Many local posts sponsor Junior Shooting Clubs, which provide training in gun safety and marksmanship for students ages 14 though 20. However, the American Legion is probably best known for its sponsorship of youth baseball programs. In 1996 legion posts spent more than $16 million to sponsor 4,800 baseball teams representing more than 89,000 players. Champions from the state level meet on the national level in the American Legion World Series tournament.
The American Legion has always been a strong advocate for U.S. veterans, appearing before congressional committees to submit information and viewpoints on pending legislation. The Veterans Affairs and Rehabilitation Commission (VAR) is a cornerstone of the American Legion, overseeing federally mandated programs provided by the VA for veterans and their dependents. VAR services include assistance with medical care, claims and appeals, insurance programs, burial benefits, and veterans' employment. Staff members also communicate with administrators of state veterans' affairs programs.
American Legion volunteers give more than one million hours of service to disabled veterans annually. Field representatives from the American Legion's Washington office systematically visit VA medical centers, nursing homecare units, and outpatient clinics to evaluate their programs and facilities. The field representatives report resource needs and areas for improvement to the VA headquarters in Washington, D.C.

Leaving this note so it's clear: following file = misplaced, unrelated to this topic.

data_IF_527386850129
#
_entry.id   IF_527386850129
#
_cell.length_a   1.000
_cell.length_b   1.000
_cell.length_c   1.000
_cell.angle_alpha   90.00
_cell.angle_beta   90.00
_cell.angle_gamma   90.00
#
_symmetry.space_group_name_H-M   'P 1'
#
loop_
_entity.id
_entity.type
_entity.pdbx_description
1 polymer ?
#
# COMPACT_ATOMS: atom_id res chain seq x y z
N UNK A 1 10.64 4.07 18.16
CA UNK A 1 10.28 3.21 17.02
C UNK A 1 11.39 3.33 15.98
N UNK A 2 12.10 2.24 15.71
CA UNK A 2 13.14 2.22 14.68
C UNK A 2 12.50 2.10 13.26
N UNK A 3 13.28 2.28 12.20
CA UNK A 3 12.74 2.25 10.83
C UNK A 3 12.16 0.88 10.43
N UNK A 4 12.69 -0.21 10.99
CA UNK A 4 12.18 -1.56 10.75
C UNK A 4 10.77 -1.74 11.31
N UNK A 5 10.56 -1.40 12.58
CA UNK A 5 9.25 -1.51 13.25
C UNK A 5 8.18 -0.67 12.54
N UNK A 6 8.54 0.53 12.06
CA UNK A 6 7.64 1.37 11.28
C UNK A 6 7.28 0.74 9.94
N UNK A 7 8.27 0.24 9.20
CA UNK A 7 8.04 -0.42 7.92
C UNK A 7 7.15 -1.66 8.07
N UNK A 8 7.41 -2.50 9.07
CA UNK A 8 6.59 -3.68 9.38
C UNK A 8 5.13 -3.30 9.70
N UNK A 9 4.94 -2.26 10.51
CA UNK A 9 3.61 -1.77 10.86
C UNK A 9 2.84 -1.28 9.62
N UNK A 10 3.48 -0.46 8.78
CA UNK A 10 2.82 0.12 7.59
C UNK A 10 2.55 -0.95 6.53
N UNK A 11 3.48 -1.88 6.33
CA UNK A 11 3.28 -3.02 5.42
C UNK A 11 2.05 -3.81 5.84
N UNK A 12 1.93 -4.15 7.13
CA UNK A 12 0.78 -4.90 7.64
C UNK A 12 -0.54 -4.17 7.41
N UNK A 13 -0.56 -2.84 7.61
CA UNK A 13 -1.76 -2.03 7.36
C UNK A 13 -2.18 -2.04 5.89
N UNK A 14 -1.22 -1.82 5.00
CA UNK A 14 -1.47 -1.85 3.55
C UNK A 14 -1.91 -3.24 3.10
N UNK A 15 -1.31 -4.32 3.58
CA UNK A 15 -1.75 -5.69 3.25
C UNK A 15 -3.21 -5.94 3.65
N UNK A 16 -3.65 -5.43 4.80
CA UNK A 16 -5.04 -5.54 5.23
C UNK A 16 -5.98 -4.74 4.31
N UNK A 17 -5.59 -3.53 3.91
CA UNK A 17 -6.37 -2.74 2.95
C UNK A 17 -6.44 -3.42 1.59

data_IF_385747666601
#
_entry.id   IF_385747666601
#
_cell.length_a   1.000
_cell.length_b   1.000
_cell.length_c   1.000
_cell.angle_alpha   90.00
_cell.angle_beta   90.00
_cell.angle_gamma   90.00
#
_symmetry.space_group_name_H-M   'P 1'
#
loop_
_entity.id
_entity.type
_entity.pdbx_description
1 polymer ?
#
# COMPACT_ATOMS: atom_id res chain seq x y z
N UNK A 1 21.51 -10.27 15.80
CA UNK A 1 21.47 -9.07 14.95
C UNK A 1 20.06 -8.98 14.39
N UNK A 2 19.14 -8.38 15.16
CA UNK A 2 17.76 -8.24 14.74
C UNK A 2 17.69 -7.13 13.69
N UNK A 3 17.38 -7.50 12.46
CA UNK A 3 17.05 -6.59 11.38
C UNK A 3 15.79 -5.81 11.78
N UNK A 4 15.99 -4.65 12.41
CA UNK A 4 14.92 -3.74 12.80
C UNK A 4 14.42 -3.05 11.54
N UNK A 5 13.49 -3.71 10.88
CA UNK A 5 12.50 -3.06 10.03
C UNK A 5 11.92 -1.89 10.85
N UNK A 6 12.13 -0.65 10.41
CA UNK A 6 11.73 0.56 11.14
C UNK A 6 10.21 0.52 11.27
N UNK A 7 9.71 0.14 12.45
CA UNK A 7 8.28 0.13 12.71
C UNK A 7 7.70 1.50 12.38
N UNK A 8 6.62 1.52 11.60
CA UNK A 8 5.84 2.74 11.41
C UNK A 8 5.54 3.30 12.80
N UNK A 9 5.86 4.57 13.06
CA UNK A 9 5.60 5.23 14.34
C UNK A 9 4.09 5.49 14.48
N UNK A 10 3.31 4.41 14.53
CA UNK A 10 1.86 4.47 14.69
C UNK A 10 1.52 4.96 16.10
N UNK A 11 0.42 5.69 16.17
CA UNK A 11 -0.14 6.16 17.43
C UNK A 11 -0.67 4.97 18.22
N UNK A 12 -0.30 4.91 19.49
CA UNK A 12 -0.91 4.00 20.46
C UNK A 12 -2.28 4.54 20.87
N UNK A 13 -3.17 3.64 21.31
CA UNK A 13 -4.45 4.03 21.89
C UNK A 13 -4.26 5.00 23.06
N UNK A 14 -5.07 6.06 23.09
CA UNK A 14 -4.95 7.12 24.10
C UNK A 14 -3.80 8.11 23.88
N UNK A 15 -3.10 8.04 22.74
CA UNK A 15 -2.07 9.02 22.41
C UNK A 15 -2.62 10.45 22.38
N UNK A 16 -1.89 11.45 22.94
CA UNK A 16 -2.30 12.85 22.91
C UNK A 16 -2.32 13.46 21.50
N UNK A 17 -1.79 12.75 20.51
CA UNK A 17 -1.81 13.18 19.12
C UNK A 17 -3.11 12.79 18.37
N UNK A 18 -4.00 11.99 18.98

For a number of years the Legion and other members of the Citizens Flag Alliance have continued to lobby Congress for a Constitutional amendment that would impose penalties for desecration of the U.S. flag. The Legion has also been active in lobbying for mandatory recitation of the Pledge of Allegiance in public schools. After the september 11th attacks in 2001, the Legion established the American Legion September 11 Memorial Scholarship to help defray college costs for children of deceased military personnel.
American Legion. Available online at <www.legion.org> (accessed May 30, 2003).
Moley, Raymond. 1975. The American Legion Story. West-port, Conn.: Greenwood.
Rumer, Thomas. 1990. The American Legion: An Official History, 1919–1989. New York: Evans.
Domestically, the Legion has been a major force for national defense and against radicalism. A number of posts resorted to vigilante tactics during the Red Scare of 1919 and against industrial unionization in the 1930s. The Legion is known for community service and disaster relief, Legion baseball, and for an interest in patriotic school curricula. Although politically conservative, the organization has always supported representative democracy, welcoming a diverse ethnic and religious membership and embracing no economic programs besides veterans benefits. Its aging members disagreed initially with many of the younger veterans of the Vietnam War.
[See also Veterans: Vietnam War; Veterans: World War I; Veterans: World War II.]
William Pencak , For God and Country: The American Legion, 1919–1941, 1989.
Thomas A. Rumer , The American Legion, 1991.